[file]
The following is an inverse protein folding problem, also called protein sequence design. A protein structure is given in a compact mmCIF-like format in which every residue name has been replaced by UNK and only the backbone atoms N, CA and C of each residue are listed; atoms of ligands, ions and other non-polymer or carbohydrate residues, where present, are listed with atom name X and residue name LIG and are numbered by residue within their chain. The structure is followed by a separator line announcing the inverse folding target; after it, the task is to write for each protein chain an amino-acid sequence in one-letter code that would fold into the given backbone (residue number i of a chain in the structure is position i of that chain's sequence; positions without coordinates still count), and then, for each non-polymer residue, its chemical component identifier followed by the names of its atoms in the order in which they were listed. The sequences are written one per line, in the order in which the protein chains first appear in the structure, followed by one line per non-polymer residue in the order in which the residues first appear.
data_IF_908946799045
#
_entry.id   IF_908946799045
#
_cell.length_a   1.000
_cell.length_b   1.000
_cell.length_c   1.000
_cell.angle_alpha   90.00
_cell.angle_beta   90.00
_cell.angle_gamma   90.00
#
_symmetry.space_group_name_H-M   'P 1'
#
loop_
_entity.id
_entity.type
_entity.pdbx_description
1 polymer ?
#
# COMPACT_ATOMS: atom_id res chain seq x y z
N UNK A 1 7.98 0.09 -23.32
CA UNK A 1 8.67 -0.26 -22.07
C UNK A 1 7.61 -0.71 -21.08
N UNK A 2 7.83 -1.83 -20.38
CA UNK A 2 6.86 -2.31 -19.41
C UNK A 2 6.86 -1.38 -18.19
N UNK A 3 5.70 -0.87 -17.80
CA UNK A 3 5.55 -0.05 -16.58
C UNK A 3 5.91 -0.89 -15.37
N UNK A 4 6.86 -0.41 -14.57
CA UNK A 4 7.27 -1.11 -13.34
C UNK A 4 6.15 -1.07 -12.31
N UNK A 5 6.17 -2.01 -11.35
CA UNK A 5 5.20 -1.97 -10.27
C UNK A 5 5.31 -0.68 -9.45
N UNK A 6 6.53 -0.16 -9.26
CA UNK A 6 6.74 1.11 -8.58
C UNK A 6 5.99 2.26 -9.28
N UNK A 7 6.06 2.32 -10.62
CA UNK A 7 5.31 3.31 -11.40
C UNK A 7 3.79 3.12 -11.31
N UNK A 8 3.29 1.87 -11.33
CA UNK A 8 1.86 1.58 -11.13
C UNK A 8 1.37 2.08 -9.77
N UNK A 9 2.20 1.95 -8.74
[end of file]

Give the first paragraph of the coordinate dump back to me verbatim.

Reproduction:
The following is an inverse protein folding problem, also called protein sequence design. A protein structure is given in a compact mmCIF-like format in which every residue name has been replaced by UNK and only the backbone atoms N, CA and C of each residue are listed; atoms of ligands, ions and other non-polymer or carbohydrate residues, where present, are listed with atom name X and residue name LIG and are numbered by residue within their chain. The structure is followed by a separator line announcing the inverse folding target; after it, the task is to write for each protein chain an amino-acid sequence in one-letter code that would fold into the given backbone (residue number i of a chain in the structure is position i of that chain's sequence; positions without coordinates still count), and then, for each non-polymer residue, its chemical component identifier followed by the names of its atoms in the order in which they were listed. The sequences are written one per line, in the order in which the protein chains first appear in the structure, followed by one line per non-polymer residue in the order in which the residues first appear.